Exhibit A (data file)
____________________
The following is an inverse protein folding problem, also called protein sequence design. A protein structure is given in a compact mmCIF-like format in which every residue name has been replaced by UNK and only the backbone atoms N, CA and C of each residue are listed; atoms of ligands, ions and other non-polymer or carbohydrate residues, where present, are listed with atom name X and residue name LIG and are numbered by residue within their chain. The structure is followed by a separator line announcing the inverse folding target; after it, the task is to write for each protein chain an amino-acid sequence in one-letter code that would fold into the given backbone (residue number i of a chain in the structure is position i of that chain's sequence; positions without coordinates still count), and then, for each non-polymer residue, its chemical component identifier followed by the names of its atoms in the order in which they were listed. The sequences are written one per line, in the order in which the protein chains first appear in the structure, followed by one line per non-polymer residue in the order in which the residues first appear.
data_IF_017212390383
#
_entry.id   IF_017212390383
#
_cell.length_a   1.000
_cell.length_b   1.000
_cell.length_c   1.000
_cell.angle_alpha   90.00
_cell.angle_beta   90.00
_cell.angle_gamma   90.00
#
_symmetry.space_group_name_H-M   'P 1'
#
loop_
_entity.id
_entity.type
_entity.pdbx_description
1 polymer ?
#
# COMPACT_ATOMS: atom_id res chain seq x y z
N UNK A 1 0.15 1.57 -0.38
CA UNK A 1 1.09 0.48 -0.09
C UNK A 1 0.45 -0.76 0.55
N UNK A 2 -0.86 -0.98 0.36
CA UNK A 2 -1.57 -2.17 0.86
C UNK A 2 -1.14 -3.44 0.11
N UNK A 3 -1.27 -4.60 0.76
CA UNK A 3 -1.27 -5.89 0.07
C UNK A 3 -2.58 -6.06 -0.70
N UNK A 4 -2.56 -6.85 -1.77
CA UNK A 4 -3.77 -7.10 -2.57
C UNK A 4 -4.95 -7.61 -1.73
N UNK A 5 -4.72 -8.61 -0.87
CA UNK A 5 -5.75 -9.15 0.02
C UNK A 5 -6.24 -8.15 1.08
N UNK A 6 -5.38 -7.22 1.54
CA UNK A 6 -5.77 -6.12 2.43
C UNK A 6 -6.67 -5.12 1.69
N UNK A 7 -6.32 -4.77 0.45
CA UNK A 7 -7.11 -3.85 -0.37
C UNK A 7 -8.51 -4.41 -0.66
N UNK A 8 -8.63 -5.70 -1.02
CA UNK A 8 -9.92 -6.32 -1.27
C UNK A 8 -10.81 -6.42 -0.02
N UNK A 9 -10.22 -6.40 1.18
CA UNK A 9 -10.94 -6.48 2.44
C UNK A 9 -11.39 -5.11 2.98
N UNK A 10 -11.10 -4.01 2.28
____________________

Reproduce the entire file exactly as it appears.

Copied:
The following is an inverse protein folding problem, also called protein sequence design. A protein structure is given in a compact mmCIF-like format in which every residue name has been replaced by UNK and only the backbone atoms N, CA and C of each residue are listed; atoms of ligands, ions and other non-polymer or carbohydrate residues, where present, are listed with atom name X and residue name LIG and are numbered by residue within their chain. The structure is followed by a separator line announcing the inverse folding target; after it, the task is to write for each protein chain an amino-acid sequence in one-letter code that would fold into the given backbone (residue number i of a chain in the structure is position i of that chain's sequence; positions without coordinates still count), and then, for each non-polymer residue, its chemical component identifier followed by the names of its atoms in the order in which they were listed. The sequences are written one per line, in the order in which the protein chains first appear in the structure, followed by one line per non-polymer residue in the order in which the residues first appear.
data_IF_017212390383
#
_entry.id   IF_017212390383
#
_cell.length_a   1.000
_cell.length_b   1.000
_cell.length_c   1.000
_cell.angle_alpha   90.00
_cell.angle_beta   90.00
_cell.angle_gamma   90.00
#
_symmetry.space_group_name_H-M   'P 1'
#
loop_
_entity.id
_entity.type
_entity.pdbx_description
1 polymer ?
#
# COMPACT_ATOMS: atom_id res chain seq x y z
N UNK A 1 0.15 1.57 -0.38
CA UNK A 1 1.09 0.48 -0.09
C UNK A 1 0.45 -0.76 0.55
N UNK A 2 -0.86 -0.98 0.36
CA UNK A 2 -1.57 -2.17 0.86
C UNK A 2 -1.14 -3.44 0.11
N UNK A 3 -1.27 -4.60 0.76
CA UNK A 3 -1.27 -5.89 0.07
C UNK A 3 -2.58 -6.06 -0.70
N UNK A 4 -2.56 -6.85 -1.77
CA UNK A 4 -3.77 -7.10 -2.57
C UNK A 4 -4.95 -7.61 -1.73
N UNK A 5 -4.72 -8.61 -0.87
CA UNK A 5 -5.75 -9.15 0.02
C UNK A 5 -6.24 -8.15 1.08
N UNK A 6 -5.38 -7.22 1.54
CA UNK A 6 -5.77 -6.12 2.43
C UNK A 6 -6.67 -5.12 1.69
N UNK A 7 -6.32 -4.77 0.45
CA UNK A 7 -7.11 -3.85 -0.37
C UNK A 7 -8.51 -4.41 -0.66
N UNK A 8 -8.63 -5.70 -1.02
CA UNK A 8 -9.92 -6.32 -1.27
C UNK A 8 -10.81 -6.42 -0.02
N UNK A 9 -10.22 -6.40 1.18
CA UNK A 9 -10.94 -6.48 2.44
C UNK A 9 -11.39 -5.11 2.98
N UNK A 10 -11.10 -4.01 2.28